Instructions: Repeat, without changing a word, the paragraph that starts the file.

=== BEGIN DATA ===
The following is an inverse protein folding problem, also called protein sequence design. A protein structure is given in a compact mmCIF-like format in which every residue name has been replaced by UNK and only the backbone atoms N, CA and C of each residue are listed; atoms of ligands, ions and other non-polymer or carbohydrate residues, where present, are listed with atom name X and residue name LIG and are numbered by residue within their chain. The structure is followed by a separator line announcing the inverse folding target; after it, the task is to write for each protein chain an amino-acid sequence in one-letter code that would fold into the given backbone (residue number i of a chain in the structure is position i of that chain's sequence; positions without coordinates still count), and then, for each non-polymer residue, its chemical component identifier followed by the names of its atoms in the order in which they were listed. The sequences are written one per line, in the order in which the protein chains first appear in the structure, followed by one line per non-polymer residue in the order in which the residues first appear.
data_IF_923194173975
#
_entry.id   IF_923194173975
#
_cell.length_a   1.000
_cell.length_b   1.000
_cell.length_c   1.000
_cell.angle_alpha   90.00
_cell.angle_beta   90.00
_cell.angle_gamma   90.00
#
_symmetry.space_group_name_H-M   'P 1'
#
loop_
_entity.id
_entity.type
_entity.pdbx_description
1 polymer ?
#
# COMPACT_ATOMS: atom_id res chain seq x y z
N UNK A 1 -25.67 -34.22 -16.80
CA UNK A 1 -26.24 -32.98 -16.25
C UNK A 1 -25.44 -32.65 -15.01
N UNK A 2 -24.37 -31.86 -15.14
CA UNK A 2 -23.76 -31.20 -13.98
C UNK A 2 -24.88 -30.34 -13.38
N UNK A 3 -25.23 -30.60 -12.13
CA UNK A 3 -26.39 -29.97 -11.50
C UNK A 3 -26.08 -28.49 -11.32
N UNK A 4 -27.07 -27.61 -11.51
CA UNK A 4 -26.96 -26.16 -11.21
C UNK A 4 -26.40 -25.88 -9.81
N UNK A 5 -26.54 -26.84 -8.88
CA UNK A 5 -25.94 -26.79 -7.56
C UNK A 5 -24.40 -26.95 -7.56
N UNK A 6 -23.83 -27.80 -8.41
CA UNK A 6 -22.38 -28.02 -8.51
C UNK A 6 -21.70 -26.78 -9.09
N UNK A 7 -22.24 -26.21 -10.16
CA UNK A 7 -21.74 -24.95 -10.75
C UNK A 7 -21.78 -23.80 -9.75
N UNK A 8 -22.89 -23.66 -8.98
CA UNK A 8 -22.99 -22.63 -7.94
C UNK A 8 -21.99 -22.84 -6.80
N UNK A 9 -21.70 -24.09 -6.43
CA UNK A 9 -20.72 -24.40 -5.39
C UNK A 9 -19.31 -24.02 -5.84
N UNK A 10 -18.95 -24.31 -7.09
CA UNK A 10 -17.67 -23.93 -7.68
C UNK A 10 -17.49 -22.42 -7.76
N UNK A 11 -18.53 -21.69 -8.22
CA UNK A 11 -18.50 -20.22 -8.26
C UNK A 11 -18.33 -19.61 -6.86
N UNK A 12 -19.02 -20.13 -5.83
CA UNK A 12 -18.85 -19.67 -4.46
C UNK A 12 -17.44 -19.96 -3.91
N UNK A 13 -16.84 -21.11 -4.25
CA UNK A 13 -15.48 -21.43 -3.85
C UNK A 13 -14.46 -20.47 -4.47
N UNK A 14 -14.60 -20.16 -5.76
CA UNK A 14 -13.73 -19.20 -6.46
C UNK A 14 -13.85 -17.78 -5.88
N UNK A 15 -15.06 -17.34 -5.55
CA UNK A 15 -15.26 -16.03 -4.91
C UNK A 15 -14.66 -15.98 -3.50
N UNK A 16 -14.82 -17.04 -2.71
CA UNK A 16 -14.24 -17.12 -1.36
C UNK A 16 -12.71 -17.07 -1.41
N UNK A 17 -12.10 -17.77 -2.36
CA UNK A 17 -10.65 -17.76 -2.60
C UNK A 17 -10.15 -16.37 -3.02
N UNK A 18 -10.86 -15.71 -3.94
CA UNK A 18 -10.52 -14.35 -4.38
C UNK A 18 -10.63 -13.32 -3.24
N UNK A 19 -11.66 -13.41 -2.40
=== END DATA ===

The following is an inverse protein folding problem, also called protein sequence design. A protein structure is given in a compact mmCIF-like format in which every residue name has been replaced by UNK and only the backbone atoms N, CA and C of each residue are listed; atoms of ligands, ions and other non-polymer or carbohydrate residues, where present, are listed with atom name X and residue name LIG and are numbered by residue within their chain. The structure is followed by a separator line announcing the inverse folding target; after it, the task is to write for each protein chain an amino-acid sequence in one-letter code that would fold into the given backbone (residue number i of a chain in the structure is position i of that chain's sequence; positions without coordinates still count), and then, for each non-polymer residue, its chemical component identifier followed by the names of its atoms in the order in which they were listed. The sequences are written one per line, in the order in which the protein chains first appear in the structure, followed by one line per non-polymer residue in the order in which the residues first appear.